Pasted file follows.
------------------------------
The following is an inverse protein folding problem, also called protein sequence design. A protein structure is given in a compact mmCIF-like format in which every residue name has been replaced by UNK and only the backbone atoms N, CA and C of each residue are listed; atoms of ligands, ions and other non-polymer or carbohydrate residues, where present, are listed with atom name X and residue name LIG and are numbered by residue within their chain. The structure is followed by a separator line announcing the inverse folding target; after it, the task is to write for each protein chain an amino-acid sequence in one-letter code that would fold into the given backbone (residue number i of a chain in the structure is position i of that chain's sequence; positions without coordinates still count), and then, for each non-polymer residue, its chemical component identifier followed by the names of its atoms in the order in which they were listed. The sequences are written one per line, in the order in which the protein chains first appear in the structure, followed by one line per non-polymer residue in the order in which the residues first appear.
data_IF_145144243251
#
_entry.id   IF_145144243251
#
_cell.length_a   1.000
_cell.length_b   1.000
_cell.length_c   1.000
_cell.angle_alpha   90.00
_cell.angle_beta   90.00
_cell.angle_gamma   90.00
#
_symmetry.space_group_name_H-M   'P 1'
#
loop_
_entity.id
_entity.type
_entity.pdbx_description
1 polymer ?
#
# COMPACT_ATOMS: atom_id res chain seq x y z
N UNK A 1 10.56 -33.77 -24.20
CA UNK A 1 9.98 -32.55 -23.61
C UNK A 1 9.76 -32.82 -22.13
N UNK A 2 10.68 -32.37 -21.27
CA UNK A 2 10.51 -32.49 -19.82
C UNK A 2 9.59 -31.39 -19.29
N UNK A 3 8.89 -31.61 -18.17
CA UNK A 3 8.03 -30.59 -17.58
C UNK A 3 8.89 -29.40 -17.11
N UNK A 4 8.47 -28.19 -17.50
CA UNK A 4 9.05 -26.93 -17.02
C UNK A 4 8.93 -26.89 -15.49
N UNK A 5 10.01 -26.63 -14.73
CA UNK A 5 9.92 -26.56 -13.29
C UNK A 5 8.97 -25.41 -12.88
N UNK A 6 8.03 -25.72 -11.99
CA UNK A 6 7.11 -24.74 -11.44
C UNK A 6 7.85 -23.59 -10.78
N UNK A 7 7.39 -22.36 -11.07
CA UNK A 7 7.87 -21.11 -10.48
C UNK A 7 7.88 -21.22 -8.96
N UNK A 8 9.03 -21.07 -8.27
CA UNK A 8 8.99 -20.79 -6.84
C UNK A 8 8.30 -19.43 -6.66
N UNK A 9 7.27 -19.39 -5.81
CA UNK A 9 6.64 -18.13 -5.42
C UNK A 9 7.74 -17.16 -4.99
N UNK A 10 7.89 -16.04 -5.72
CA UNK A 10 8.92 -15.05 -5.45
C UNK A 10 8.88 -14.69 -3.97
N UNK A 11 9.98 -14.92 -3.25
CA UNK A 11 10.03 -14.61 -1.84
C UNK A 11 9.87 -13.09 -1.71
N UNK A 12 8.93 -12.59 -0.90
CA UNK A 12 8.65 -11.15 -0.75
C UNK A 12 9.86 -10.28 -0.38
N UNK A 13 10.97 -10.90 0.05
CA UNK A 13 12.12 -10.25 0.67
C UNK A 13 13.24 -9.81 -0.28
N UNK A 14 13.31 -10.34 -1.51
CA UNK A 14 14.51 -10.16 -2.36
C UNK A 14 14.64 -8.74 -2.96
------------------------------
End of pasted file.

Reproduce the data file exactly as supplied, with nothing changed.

The following is an inverse protein folding problem, also called protein sequence design. A protein structure is given in a compact mmCIF-like format in which every residue name has been replaced by UNK and only the backbone atoms N, CA and C of each residue are listed; atoms of ligands, ions and other non-polymer or carbohydrate residues, where present, are listed with atom name X and residue name LIG and are numbered by residue within their chain. The structure is followed by a separator line announcing the inverse folding target; after it, the task is to write for each protein chain an amino-acid sequence in one-letter code that would fold into the given backbone (residue number i of a chain in the structure is position i of that chain's sequence; positions without coordinates still count), and then, for each non-polymer residue, its chemical component identifier followed by the names of its atoms in the order in which they were listed. The sequences are written one per line, in the order in which the protein chains first appear in the structure, followed by one line per non-polymer residue in the order in which the residues first appear.
data_IF_145144243251
#
_entry.id   IF_145144243251
#
_cell.length_a   1.000
_cell.length_b   1.000
_cell.length_c   1.000
_cell.angle_alpha   90.00
_cell.angle_beta   90.00
_cell.angle_gamma   90.00
#
_symmetry.space_group_name_H-M   'P 1'
#
loop_
_entity.id
_entity.type
_entity.pdbx_description
1 polymer ?
#
# COMPACT_ATOMS: atom_id res chain seq x y z
N UNK A 1 10.56 -33.77 -24.20
CA UNK A 1 9.98 -32.55 -23.61
C UNK A 1 9.76 -32.82 -22.13
N UNK A 2 10.68 -32.37 -21.27
CA UNK A 2 10.51 -32.49 -19.82
C UNK A 2 9.59 -31.39 -19.29
N UNK A 3 8.89 -31.61 -18.17
CA UNK A 3 8.03 -30.59 -17.58
C UNK A 3 8.89 -29.40 -17.11
N UNK A 4 8.47 -28.19 -17.50
CA UNK A 4 9.05 -26.93 -17.02
C UNK A 4 8.93 -26.89 -15.49
N UNK A 5 10.01 -26.63 -14.73
CA UNK A 5 9.92 -26.56 -13.29
C UNK A 5 8.97 -25.41 -12.88
N UNK A 6 8.03 -25.72 -11.99
CA UNK A 6 7.11 -24.74 -11.44
C UNK A 6 7.85 -23.59 -10.78
N UNK A 7 7.39 -22.36 -11.07
CA UNK A 7 7.87 -21.11 -10.48
C UNK A 7 7.88 -21.22 -8.96
N UNK A 8 9.03 -21.07 -8.27
CA UNK A 8 8.99 -20.79 -6.84
C UNK A 8 8.30 -19.43 -6.66
N UNK A 9 7.27 -19.39 -5.81
CA UNK A 9 6.64 -18.13 -5.42
C UNK A 9 7.74 -17.16 -4.99
N UNK A 10 7.89 -16.04 -5.72
CA UNK A 10 8.92 -15.05 -5.45
C UNK A 10 8.88 -14.69 -3.97
N UNK A 11 9.98 -14.92 -3.25
CA UNK A 11 10.03 -14.61 -1.84
C UNK A 11 9.87 -13.09 -1.71
N UNK A 12 8.93 -12.59 -0.90
CA UNK A 12 8.65 -11.15 -0.75
C UNK A 12 9.86 -10.28 -0.38
N UNK A 13 10.97 -10.90 0.05
CA UNK A 13 12.12 -10.25 0.67
C UNK A 13 13.24 -9.81 -0.28
N UNK A 14 13.31 -10.34 -1.51
CA UNK A 14 14.51 -10.16 -2.36
C UNK A 14 14.64 -8.74 -2.96